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Lighting System

Headlamps are important for safety and design

The headlights should evenly light up a large portion of the road in front of the vehicle using the smallest possible light emission area and without blinding the oncoming traffic. The red tail-lights warn the following motorists that a vehicle is ahead. Thereby, the complete lighting system should not only fit in with the form of the body work, it should also support certain styling intentions (recognition value). Nowadays, this is more applicable to the rear-end, e.g., to distinguish the different body variations of the same model, of course all with the same basic design, sometimes even typical of the brand. Naturally, the front-end design is, as before, very important. This is why the headlights are sometimes also called the car's 'eyes'. Because these are more and more aerodynamically shaped and similar to each other, the headlamps present a (sometimes also brand-typical) recognition factor. One only has to consider the typical rings which BMW uses for the parking lights. Night design as a brand- and model recognition characteristic.

More light on the motorway and and for winding roads/cornering

The future demands on the lighting system are much more complex. The lights should switch themselves on and off automatically. The headlamps can adjust their range to the motorway or adapt themselves to certain curves. On the motorway e.g., at more than 90 km/h, the light intensity is raised, and at over 110 km/h, the headlight-range on the passenger side is increased. In curves, the system reacts to the steering movements by swiveling the headlight unit. The swivelling lights also react to the operation of the indicators. In this case an additional headlight is at work, which comes into play at crossings, roundabouts and when reversing. However, the system is coupled to a certain, low speed.

Radar vs. infra-red, head-up as opposed to conventional display

We now come to the output display units. Apart from the highly developed mirrors, there are also the monitor and the lower part of the windscreen (Head-up-Display). The supervision can occur, e.g., through infra-red, or even better, through radar, also without showing a direct output. Should one come too near to the guardrails, a countersteering automatically takes place, or the distance to the vehicle in front is held through a maximum of 20% braking.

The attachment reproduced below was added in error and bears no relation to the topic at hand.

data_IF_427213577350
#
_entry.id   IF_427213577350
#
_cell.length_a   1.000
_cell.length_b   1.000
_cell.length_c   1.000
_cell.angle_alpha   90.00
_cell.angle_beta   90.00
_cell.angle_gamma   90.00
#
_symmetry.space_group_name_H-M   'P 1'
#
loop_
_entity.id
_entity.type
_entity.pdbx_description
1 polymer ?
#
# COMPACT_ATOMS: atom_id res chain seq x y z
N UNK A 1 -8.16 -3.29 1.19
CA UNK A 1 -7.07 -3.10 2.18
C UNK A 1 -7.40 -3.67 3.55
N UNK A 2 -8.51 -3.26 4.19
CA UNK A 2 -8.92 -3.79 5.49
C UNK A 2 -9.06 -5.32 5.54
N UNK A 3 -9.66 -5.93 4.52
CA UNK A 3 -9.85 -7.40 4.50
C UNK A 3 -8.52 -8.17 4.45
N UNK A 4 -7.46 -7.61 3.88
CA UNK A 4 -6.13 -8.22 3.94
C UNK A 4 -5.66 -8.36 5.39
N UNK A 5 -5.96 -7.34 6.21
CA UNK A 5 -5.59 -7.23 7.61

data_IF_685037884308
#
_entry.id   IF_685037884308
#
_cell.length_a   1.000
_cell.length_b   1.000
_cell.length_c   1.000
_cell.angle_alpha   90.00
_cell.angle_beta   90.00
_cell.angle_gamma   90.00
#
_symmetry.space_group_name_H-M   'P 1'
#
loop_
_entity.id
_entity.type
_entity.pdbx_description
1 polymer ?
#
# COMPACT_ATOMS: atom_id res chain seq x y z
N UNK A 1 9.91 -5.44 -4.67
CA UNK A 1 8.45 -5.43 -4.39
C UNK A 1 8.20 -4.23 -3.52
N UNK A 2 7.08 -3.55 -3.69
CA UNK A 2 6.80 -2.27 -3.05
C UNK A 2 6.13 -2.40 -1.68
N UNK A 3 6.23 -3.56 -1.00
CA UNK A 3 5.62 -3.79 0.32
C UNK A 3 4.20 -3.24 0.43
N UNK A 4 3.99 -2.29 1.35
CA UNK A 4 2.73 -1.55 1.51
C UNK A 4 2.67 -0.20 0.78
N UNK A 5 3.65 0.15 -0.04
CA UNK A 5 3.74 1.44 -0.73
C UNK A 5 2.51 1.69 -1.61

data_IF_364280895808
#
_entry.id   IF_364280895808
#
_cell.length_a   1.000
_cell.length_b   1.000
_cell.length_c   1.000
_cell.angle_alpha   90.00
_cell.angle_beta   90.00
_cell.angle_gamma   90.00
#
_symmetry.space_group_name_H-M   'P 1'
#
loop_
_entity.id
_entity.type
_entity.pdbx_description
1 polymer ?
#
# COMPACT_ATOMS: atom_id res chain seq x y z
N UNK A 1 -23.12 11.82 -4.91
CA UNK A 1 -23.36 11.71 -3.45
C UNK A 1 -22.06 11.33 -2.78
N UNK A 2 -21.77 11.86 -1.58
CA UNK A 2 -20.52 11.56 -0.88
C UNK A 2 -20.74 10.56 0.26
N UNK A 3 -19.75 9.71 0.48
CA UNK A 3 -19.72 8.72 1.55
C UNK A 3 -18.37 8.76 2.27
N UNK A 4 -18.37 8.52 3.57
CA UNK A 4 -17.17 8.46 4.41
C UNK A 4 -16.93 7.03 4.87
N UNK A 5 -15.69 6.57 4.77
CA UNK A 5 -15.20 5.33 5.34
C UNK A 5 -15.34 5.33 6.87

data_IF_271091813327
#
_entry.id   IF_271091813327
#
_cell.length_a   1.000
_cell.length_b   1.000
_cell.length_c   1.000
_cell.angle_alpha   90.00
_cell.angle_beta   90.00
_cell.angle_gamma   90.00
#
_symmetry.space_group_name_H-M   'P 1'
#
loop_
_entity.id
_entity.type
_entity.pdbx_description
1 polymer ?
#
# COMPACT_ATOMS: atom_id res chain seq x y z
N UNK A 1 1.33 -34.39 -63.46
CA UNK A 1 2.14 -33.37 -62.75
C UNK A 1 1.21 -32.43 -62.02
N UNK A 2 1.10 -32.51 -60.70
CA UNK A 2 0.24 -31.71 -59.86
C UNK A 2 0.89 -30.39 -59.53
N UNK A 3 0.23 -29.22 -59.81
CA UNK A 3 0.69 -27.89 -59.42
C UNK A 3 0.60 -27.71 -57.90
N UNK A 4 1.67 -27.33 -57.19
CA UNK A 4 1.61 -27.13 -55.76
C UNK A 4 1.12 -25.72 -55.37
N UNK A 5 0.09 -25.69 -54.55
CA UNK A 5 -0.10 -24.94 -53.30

Synthetic glass and possibly fibre-optic light conductors

Some of these demands, e.g., the automatic light switching and the curve lighting, are already reality. As far as the materials are concerned, first of all, the diffuser glass has been changed. The description 'glass' is no longer accurate, it is available in Acrylic and through the changes in the reflector, has become completely transparent. Modern synthetics are so scratch resistant that they are able to withstand the sand blasting of the wind flow and the force of the car-wash. Perhaps soon we'll be driving with just one central gas discharge lamp, whose light is transported through fiberglass cables to where the headlamps are found today. Then these are even more variable as far as form and position are concerned than today, e.g., as a vertical or horizontal line. The designers will have even more leeway.

Demands on the sensors and the workshops

High demands are made on the sensors. By now, they can recognise darkness, however, in future, they will have to be able to correctly scan the landscape. In the analysis, the control device would have to be able to 'see' lane markings and vehicles in front and to learn to differentiate between them and e.g., light flashes from the side. Recognition and analysis of the surroundings is the catchphrase, which could, one of these days, mean automatic observance of speed limits. Indeed, this would be in competition with navigation systems, which nowadays, also point out when your speed is to high. The workshops are, apart from having to cope with the repairs or the exchanging of parts, also having to do the adjusting using a plumb line and all sorts of instruments from the field of measurement technology. 05/11